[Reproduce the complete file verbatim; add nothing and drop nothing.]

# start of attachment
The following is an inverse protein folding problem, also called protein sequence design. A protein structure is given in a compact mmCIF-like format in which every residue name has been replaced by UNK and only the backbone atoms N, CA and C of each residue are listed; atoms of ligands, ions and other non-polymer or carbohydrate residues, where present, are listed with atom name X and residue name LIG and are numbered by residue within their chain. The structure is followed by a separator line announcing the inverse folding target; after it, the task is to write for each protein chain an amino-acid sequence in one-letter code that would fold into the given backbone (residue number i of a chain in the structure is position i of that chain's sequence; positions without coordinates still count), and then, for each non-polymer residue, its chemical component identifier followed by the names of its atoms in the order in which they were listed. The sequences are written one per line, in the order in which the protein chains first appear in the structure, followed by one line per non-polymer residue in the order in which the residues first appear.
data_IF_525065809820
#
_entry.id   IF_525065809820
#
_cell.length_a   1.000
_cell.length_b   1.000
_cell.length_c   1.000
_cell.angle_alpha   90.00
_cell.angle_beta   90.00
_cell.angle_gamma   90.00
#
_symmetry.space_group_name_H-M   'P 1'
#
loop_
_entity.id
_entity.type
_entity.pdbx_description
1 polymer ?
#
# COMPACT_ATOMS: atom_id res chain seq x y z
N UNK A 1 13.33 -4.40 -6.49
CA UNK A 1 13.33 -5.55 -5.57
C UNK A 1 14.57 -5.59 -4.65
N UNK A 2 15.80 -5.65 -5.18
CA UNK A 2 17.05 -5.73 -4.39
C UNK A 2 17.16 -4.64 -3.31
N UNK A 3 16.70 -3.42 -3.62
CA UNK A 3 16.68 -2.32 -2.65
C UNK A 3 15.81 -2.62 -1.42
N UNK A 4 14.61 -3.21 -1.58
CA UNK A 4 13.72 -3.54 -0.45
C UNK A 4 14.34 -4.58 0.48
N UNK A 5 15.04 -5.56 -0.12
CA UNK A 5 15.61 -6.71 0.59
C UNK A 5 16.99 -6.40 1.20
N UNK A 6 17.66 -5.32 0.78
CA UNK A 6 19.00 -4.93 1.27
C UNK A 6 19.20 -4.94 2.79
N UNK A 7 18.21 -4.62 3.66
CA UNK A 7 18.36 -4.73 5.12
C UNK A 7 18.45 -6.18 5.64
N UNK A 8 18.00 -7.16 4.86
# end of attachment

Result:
The following is an inverse protein folding problem, also called protein sequence design. A protein structure is given in a compact mmCIF-like format in which every residue name has been replaced by UNK and only the backbone atoms N, CA and C of each residue are listed; atoms of ligands, ions and other non-polymer or carbohydrate residues, where present, are listed with atom name X and residue name LIG and are numbered by residue within their chain. The structure is followed by a separator line announcing the inverse folding target; after it, the task is to write for each protein chain an amino-acid sequence in one-letter code that would fold into the given backbone (residue number i of a chain in the structure is position i of that chain's sequence; positions without coordinates still count), and then, for each non-polymer residue, its chemical component identifier followed by the names of its atoms in the order in which they were listed. The sequences are written one per line, in the order in which the protein chains first appear in the structure, followed by one line per non-polymer residue in the order in which the residues first appear.
data_IF_525065809820
#
_entry.id   IF_525065809820
#
_cell.length_a   1.000
_cell.length_b   1.000
_cell.length_c   1.000
_cell.angle_alpha   90.00
_cell.angle_beta   90.00
_cell.angle_gamma   90.00
#
_symmetry.space_group_name_H-M   'P 1'
#
loop_
_entity.id
_entity.type
_entity.pdbx_description
1 polymer ?
#
# COMPACT_ATOMS: atom_id res chain seq x y z
N UNK A 1 13.33 -4.40 -6.49
CA UNK A 1 13.33 -5.55 -5.57
C UNK A 1 14.57 -5.59 -4.65
N UNK A 2 15.80 -5.65 -5.18
CA UNK A 2 17.05 -5.73 -4.39
C UNK A 2 17.16 -4.64 -3.31
N UNK A 3 16.70 -3.42 -3.62
CA UNK A 3 16.68 -2.32 -2.65
C UNK A 3 15.81 -2.62 -1.42
N UNK A 4 14.61 -3.21 -1.58
CA UNK A 4 13.72 -3.54 -0.45
C UNK A 4 14.34 -4.58 0.48
N UNK A 5 15.04 -5.56 -0.12
CA UNK A 5 15.61 -6.71 0.59
C UNK A 5 16.99 -6.40 1.20
N UNK A 6 17.66 -5.32 0.78
CA UNK A 6 19.00 -4.93 1.27
C UNK A 6 19.20 -4.94 2.79
N UNK A 7 18.21 -4.62 3.66
CA UNK A 7 18.36 -4.73 5.12
C UNK A 7 18.45 -6.18 5.64
N UNK A 8 18.00 -7.16 4.86